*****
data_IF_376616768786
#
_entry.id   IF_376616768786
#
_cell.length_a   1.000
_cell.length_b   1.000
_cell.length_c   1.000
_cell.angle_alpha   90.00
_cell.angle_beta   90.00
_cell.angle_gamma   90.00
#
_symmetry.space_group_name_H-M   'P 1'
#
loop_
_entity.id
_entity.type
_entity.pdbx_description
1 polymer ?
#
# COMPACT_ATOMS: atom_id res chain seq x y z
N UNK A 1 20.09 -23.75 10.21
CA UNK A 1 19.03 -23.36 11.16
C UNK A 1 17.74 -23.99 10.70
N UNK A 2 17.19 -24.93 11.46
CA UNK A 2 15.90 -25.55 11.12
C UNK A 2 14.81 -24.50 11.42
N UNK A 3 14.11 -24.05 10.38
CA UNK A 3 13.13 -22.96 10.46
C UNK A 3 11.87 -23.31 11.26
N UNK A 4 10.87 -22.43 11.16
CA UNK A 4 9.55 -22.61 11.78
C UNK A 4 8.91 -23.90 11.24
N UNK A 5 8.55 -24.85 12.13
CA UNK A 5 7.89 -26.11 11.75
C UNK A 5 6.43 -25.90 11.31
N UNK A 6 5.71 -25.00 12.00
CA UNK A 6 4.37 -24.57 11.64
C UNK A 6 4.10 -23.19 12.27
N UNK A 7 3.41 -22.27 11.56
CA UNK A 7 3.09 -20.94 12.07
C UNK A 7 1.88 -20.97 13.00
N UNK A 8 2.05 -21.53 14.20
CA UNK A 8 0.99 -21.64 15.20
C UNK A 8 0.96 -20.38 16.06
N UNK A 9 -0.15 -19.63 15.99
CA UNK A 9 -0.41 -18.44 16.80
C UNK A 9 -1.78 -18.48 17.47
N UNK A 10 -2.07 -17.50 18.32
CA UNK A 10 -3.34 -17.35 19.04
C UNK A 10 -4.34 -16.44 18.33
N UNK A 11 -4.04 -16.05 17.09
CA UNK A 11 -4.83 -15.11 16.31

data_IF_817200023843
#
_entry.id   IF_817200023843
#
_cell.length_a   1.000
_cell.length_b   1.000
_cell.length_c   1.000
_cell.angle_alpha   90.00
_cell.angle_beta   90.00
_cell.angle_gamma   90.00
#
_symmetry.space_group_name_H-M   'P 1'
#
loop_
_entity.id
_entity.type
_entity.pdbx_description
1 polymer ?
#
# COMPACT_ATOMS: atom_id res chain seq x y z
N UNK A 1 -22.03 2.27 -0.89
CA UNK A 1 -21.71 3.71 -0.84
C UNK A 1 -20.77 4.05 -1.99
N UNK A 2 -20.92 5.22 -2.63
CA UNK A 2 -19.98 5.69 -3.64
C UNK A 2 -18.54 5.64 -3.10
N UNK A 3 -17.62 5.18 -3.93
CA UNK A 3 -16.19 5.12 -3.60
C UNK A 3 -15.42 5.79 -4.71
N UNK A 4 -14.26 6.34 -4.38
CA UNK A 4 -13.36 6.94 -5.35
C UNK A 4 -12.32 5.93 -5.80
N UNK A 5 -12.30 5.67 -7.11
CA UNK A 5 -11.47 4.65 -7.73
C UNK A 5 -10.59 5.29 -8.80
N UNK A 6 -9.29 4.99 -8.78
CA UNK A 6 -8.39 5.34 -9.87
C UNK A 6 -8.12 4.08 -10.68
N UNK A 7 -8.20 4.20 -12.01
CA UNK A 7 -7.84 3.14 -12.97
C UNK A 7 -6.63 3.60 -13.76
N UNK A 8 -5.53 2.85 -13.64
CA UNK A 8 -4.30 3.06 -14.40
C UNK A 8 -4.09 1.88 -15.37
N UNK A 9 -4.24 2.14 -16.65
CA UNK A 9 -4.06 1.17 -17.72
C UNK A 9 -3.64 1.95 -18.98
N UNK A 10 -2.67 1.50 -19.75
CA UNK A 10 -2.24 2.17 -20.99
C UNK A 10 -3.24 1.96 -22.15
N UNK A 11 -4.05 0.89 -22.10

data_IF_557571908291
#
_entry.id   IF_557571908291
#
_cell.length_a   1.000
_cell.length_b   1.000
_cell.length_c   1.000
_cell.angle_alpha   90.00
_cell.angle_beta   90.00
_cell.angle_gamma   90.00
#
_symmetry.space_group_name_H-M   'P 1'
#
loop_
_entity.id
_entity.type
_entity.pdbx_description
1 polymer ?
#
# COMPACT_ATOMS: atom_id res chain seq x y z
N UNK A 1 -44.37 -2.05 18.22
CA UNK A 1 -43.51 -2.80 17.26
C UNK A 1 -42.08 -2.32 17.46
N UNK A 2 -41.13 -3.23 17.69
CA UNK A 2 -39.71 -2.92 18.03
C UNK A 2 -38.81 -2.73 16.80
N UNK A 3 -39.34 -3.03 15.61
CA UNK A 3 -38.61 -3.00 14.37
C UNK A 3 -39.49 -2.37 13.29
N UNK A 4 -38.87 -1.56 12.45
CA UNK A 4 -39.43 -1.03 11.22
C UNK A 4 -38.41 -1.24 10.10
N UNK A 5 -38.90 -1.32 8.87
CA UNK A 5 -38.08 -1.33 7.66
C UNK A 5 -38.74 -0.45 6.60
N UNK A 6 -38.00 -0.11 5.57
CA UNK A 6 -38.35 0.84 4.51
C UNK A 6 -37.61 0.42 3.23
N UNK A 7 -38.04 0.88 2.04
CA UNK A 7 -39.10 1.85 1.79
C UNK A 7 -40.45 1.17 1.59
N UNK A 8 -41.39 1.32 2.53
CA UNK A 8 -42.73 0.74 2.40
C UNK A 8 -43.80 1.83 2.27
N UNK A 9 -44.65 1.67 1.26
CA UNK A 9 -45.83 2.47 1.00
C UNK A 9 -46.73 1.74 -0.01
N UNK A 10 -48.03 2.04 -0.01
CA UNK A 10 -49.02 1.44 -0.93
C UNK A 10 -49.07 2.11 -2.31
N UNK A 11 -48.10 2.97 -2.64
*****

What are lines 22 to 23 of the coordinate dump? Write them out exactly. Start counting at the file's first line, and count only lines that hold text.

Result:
CA UNK A 1 19.03 -23.36 11.16
C UNK A 1 17.74 -23.99 10.70